Pattaya Daily News

11 August 2010 :: 18:08:21 pm 35034

Buddism, Buddha & Temples in Thailand

Since the beginning of the first era of Sukhothai, meaning the “Dawn of Happiness”, (the first free Thai city founded by two Chieftains, in 1238), Buddhism has always been a part of the Thai culture. Now in the period of Ratanakosin, Buddhisms is still a major part of almost every Thai’s life that is true to their religion and teaching practices.
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The Theravada sect “The Way of the Elders”, (the original beliefs and practices of the Buddha and the early monastic Elders), was partly derived from Hinduism in India where the practices of mythical characters and aspects with Buddhism with the God being Lord Buddha, a Prince who wanted to discover new ways to make the world a better place, later became the Buddha, gracing the world with his enlightenment.

Every Buddhist’s house will have a statue of Buddha with many having a small table with various statues in different attitudes and placing two vases of flowers, (the most common being the Lotus) on the table as offerings. Prayers would be said at night before they sleep.

Thai people are a very superstitious race and believe in things that cannot be seen. They also wear amulets bought from revered temples as well as a little Buddha. Various sizes of Buddha can be found in every temple in Thailand, with Bangkok boasting many exquisite temples regularly visited by virtuous Buddhists on special religious occasions.

The most famous temple is Wat Phra Kaew (Temple of Emerald Buddha) which is situated within the grounds of the Grand Palace.  The emerald Buddha is a sacred symbol of the Rattanakosin (the oldest and most historical sub district of Bangkok which was established by King Rama I in 1782 then later became the new capital of Thailand after the old capital Ayutthaya burned down). Thai people frequently go to the temples offering food, candles incense sticks and lotus flowers to the Buddha statues and money to the temples and monks then they will go to receive blessings from the monks for prosperity and good fortune.

When praying or requesting a anything from Buddha, Thai people take three incense sticks, one each for the Buddha, the Sanga (Buddhist community), and the Darma (teachings of the Buddha), a flower (orchids or Lotus) which symbolizes the Buddhist teachings, and a small candle ( symbolizes comprehension and enlightenment).  The incense sticks are lit and the person kneels and bowing three times then put the incense sticks in front of the statue. The incense stick is an important element of worship in paying respect to Buddha.

The Buddha statue is then covered with a thin piece of gold leaf to honour Buddha teachings. In the case of pain, the thin golden leaf should be stuck at the same painful location on the Buddha statue. Garlands are also offered to Buddha statues with the white symbolizing the beauty of Buddha’s teachings. Buddists also read their future from pieces of paper that are wrapped around sticks. There are a few sticks in a box which are gently shaken until a stick falls from the box this is the one that the person reads from to know what the future holds for them.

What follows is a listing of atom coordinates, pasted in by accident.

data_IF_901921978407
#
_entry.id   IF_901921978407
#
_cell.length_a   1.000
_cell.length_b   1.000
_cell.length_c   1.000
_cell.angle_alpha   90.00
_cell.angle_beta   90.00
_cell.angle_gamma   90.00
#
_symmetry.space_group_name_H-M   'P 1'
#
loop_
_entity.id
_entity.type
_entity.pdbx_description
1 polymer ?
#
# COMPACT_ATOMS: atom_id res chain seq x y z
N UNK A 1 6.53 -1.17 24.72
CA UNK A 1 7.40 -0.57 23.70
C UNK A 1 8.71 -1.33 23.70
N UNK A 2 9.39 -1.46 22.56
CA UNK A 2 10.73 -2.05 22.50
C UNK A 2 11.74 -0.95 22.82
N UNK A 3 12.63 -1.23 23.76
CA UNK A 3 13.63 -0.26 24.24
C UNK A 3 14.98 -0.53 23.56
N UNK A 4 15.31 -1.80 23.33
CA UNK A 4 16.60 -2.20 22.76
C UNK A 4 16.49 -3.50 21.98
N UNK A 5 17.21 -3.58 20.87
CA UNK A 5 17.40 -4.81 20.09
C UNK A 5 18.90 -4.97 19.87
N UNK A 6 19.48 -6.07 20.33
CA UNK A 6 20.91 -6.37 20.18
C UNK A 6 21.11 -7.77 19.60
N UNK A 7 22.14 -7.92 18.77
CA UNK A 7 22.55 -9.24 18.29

Gifts in the form of buckets are offered to monks as a way to get merit. The buckets are filled with items such as rice, washing powder, medicine, monks clothes, fruit juice, candles, matches, soap, umbrella, sandals, lights, milk, tins, brushing tooth paste and brush, water, toilet paper, noodles. They are wrapped with transparent paper. When making an offering, people have to write their name in books.

When visiting a temple, Thai people will consult and discuss with monks about earthly problems to get advice or a blessing from monks. The people who offer money for the temple and the monks are often given amulets. The pouring of holy water on the floor is known as ‘Sat Nam’, this is too give strength and good deeds to the spirits and honor the dead. Dead relatives will be prayed for and food given to the monks in their name in order that the waiting time is shortened for them to pass on to the next life.

Anything that is associated to Buddhism is respected by Thai Buddhists and Thai people usually give a quick ‘Wai’ to Buddhists symbols such as temples, statues and spirit houses (not the alcoholic ones). Buddhist monks are highly respected as they are representatives of Buddha who carry on the teachings of Buddhism. The monks must leave the temple barefoot in the morning to get donations of food from the residents and walk back to the temple to have their only meal at 11 AM.

Buddhism is an indispensable part of a Thai’s life no matter how civilized or westernized one can be. More than 90 per cent of Thais are Buddhist, from the King and his family to ordinary people. Buddhism is something Thais hold on to and it plays an important role in their lives.

Sarah Goldman

Photo : Internet   Category : Society

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